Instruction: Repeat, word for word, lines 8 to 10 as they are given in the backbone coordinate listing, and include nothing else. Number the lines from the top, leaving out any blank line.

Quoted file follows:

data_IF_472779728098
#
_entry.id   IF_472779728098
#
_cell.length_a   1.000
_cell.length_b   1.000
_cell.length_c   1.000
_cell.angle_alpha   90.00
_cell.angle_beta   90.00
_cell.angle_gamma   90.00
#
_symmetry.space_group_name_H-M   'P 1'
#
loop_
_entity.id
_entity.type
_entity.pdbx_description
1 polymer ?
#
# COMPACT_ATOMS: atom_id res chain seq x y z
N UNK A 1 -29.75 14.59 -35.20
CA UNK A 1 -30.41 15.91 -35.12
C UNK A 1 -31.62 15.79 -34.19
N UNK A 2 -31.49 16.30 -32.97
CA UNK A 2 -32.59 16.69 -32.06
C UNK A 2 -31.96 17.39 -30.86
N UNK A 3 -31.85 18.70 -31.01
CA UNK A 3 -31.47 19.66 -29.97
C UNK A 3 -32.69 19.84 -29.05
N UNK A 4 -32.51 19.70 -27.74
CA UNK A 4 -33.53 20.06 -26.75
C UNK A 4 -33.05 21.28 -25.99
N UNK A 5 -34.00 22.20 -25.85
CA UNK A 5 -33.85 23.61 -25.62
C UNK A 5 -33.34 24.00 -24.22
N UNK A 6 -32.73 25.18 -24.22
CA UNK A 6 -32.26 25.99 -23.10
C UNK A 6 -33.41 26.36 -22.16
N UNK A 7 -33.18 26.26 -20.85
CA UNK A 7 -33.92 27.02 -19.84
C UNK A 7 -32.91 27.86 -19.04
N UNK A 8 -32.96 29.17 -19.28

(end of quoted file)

_cell.angle_alpha   90.00
_cell.angle_beta   90.00
_cell.angle_gamma   90.00